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There’s no camping at Serpentine Gorge itself, but nearby Serpentine Chalet is the pick of the West Mac camping locations for those who enjoy self-sufficient bush camping away from the crowds. There are no facilities here and access is by 4WD only, suitable for camper trailers but not caravans. If you’ve been in anyway begrudging the backpacker brigade, this is your best bet for unfolding the camper. There’s some cleared grassy space for camping as well as shady sites and a handful of fire pits. You’ll need to bring everything, including water.


Our next stop was also one of the most spectacular; Ormiston Gorge. Here the towering red walls of the gorge stand guard over a permanent waterhole, estimated to be 14m deep. The landscape is vast and open and in the morning light the rugged escarpments glow blood red.

There are a couple of walks on offer here: one that takes you up and around the rim of the gorge before dropping down to the shady, sandy banks of the waterhole; the other a shorter trek to a scenic lookout where a heartfelt ‘cooee’ into the majestic gorge is sure to prove too much to resist.

There is camping available at Ormiston Gorge with great facilities including hot showers and barbecues. But be warned, this campsite gets very busy during the peak season (cooler months), so for those after peace and quiet try the nearby Two Mile campground on the banks of the mighty Finke River. Access here is 4WD only and there are no facilities, which weeds out the crowd considerably.

There’s plenty of space to camp in undesignated sites and the riverside scenery and wildlife is incredible.

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But if it’s camping with a view you prefer, Redbank Gorge might be the place for you. The two campsites here are camper-trailer friendly and have drop toilets, picnic tables and barbecues. We opted for the Ridgetop camp which, as the name suggests, is perched on the precipice of a rocky escarpment overlooking the gorge and Mount Sonder beyond. The scenery from our camp was nothing short of stunning, rich outback colours dancing across the landscape at both sunset and sunrise.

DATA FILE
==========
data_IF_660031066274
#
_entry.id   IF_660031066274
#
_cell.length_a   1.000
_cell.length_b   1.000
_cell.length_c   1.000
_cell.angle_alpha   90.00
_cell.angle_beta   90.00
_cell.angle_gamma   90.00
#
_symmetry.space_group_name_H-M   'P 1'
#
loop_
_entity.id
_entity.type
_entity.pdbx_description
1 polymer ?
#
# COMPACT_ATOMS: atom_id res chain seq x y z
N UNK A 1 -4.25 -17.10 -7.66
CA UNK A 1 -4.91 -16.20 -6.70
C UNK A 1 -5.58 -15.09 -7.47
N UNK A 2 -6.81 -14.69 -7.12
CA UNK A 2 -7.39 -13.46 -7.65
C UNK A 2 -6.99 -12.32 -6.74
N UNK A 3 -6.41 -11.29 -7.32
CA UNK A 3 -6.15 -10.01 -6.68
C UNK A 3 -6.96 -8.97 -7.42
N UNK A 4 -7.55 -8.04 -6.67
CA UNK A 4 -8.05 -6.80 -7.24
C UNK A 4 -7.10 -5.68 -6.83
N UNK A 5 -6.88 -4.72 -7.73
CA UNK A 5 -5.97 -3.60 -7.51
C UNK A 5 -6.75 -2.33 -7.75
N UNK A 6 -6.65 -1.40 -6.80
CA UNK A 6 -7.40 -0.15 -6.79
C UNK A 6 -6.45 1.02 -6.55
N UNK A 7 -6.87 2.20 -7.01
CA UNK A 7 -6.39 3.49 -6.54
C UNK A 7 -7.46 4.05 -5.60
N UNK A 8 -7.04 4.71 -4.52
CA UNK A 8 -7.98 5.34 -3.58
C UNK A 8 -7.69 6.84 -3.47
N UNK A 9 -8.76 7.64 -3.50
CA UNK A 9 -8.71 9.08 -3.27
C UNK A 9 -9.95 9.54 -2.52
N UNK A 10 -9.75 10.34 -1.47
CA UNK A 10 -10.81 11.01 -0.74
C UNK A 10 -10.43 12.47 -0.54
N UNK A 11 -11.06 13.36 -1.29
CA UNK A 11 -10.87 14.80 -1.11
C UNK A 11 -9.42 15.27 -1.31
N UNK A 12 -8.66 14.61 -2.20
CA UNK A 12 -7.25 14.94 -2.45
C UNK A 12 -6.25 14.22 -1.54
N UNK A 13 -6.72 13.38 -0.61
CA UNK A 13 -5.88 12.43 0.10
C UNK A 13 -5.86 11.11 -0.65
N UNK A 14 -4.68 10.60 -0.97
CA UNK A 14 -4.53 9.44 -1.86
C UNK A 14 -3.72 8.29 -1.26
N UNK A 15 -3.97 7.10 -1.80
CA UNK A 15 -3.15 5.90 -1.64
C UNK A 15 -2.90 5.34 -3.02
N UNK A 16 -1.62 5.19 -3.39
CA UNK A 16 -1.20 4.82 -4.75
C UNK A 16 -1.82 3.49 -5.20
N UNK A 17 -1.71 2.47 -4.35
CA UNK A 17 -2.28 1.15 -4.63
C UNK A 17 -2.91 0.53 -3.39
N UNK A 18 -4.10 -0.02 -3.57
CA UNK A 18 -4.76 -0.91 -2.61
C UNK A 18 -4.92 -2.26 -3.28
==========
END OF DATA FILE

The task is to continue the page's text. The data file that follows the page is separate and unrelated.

Redbank Gorge itself centres around a beautiful permanent waterhole divided into sections by the ancient gorge. In the warmer months it’s the perfect place to explore by lilo or inflatable boat; follow the narrow channels between the rocks to see how they open up to magical, hidden desert oases. The waterhole is a reliable source of life-giving hydration for native birds and wildlife, so there’s that to enjoy, too.


West of Redbank the road is unsealed and 4WD access only, so naturally that’s where we headed. We turned off to the south towards Hermannsburg, crossing the range and entering into the vast, flat landscape beyond. Although we’d technically driven out of the West MacDonnell National Park, we had one more not-to-be-missed stop on our West Mac itinerary: Tnorala, or Gosse Bluff.

Probably the most fascinating destination in the region, Tnorala is a series of dramatic peaks that rise out of nowhere like the spiky spine of giant stegosaurus on an otherwise flat landscape. Its unusual visual interest aside, the most incredible thing about Tnorala is the remarkable similarity between its scientific explanation and the Aboriginal Dreaming story of its creation.

The scientific explanation is that Tnorala was formed more than 130 million years ago when a comet measuring 600m across struck the earth with a force 200,000 times greater than the nuclear explosion that destroyed Hiroshima. The impacted created a crater some 20km wide, and the terrain there is still 2km lower than the surrounding country. The impact would have created an enormous mushroom cloud that spread across the world.

Bearing in mind this event was long before the arrival of human beings, the similarity of the dreaming story is amazing. According to the local Arrernte people, Tnorala was formed when a group of women were dancing across the night sky as the Milky Way. One of the women placed her wooden baby carrier – a turna – onto the ground, but it fell to earth instead and the impact created Tnorala. It is thought that Indigenous Australians were the world’s first astronomers, and this example certainly seems to validate that idea.